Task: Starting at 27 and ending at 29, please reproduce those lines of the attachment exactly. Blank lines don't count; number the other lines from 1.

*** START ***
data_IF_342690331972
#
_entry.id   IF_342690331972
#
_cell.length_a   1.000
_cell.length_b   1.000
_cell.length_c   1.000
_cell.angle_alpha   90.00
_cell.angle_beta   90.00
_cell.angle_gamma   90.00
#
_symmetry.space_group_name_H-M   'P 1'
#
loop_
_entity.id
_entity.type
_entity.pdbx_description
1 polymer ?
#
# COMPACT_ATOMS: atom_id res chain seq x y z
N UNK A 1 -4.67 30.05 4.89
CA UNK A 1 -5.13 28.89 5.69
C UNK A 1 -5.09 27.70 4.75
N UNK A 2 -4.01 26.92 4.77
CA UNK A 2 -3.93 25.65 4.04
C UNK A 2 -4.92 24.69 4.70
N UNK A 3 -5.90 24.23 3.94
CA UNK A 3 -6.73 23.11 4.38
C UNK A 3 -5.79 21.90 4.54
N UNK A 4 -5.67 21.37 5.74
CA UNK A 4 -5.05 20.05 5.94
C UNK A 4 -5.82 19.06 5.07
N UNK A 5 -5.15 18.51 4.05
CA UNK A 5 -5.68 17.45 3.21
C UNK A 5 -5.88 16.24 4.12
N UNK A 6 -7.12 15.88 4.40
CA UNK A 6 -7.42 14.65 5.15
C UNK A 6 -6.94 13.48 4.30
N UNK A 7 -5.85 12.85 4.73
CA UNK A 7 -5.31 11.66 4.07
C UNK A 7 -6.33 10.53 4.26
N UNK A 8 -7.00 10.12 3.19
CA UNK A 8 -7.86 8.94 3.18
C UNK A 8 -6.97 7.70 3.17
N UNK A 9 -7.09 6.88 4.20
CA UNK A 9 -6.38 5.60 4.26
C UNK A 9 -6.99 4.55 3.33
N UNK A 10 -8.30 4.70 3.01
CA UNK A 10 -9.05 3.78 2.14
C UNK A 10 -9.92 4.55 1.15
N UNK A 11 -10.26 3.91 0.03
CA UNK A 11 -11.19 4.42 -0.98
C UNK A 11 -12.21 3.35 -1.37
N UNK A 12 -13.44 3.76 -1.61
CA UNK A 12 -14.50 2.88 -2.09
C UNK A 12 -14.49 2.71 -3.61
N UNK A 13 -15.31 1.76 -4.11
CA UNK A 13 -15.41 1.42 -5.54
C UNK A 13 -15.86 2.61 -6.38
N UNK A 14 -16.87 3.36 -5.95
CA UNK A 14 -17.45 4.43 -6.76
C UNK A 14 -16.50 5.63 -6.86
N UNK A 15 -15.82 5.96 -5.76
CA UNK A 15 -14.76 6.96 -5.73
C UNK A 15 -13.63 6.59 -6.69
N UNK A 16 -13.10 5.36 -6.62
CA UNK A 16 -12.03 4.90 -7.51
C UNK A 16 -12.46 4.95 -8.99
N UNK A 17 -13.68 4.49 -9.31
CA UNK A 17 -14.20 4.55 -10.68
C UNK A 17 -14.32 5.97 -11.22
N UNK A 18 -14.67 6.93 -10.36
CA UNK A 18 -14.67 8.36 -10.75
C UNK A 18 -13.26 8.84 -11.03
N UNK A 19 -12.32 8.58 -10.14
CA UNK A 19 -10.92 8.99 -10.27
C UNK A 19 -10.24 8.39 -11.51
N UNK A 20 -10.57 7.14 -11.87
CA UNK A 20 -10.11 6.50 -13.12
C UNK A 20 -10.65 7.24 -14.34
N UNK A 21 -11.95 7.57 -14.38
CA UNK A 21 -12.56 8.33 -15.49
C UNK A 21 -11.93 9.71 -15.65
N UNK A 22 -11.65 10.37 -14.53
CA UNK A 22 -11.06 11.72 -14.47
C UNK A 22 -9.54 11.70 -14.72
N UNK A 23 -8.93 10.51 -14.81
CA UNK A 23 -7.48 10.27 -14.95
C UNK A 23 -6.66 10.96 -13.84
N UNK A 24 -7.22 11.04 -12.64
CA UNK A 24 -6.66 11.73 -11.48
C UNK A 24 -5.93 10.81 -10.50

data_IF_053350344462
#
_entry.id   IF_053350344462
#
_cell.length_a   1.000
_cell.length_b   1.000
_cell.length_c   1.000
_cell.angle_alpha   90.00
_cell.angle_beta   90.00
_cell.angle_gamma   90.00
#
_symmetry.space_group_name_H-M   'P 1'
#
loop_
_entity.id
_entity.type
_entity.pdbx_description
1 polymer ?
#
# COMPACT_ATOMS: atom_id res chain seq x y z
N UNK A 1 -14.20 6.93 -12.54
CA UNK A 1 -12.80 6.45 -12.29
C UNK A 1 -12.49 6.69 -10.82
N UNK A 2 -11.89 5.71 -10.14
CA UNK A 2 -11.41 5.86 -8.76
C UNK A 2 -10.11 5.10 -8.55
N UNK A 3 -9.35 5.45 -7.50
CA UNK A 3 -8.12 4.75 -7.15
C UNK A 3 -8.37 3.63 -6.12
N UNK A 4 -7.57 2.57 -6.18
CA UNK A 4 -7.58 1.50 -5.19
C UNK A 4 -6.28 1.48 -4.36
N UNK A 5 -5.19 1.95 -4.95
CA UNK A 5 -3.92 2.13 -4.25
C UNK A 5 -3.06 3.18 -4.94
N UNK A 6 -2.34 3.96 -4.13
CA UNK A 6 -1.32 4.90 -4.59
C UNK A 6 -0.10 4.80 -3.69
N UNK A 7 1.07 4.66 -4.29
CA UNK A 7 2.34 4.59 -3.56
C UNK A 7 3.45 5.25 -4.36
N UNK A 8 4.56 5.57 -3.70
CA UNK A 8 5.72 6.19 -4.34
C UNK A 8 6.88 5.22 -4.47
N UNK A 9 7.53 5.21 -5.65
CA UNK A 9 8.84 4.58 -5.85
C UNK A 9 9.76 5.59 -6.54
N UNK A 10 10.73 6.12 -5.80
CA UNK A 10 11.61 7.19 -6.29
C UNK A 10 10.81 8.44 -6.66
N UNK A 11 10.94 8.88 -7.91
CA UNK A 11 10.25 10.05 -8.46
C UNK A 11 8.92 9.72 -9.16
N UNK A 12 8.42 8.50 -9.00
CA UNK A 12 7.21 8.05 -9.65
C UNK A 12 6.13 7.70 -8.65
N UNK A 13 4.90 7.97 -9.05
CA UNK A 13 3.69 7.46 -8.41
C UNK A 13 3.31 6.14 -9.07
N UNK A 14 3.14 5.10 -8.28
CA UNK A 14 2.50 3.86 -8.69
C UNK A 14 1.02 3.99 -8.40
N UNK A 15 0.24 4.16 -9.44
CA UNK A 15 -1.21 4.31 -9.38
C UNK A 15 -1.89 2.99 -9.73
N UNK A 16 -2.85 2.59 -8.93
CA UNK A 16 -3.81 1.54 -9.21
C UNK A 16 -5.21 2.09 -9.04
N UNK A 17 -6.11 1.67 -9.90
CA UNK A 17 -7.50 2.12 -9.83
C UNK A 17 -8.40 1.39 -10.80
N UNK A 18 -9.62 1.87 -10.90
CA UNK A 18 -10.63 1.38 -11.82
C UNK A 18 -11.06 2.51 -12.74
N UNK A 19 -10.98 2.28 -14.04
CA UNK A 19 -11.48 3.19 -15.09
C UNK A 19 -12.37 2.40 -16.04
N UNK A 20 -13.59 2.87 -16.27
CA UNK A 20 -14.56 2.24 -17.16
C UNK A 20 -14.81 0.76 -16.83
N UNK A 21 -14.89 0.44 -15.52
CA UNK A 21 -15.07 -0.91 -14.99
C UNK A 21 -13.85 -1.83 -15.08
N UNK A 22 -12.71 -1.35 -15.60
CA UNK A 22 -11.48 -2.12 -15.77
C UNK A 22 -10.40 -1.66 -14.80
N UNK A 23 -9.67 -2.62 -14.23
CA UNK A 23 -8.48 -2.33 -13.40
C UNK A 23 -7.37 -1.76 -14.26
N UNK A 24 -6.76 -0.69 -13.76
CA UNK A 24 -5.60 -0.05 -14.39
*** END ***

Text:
N UNK A 3 -5.90 24.23 3.94
CA UNK A 3 -6.73 23.11 4.38
C UNK A 3 -5.79 21.90 4.54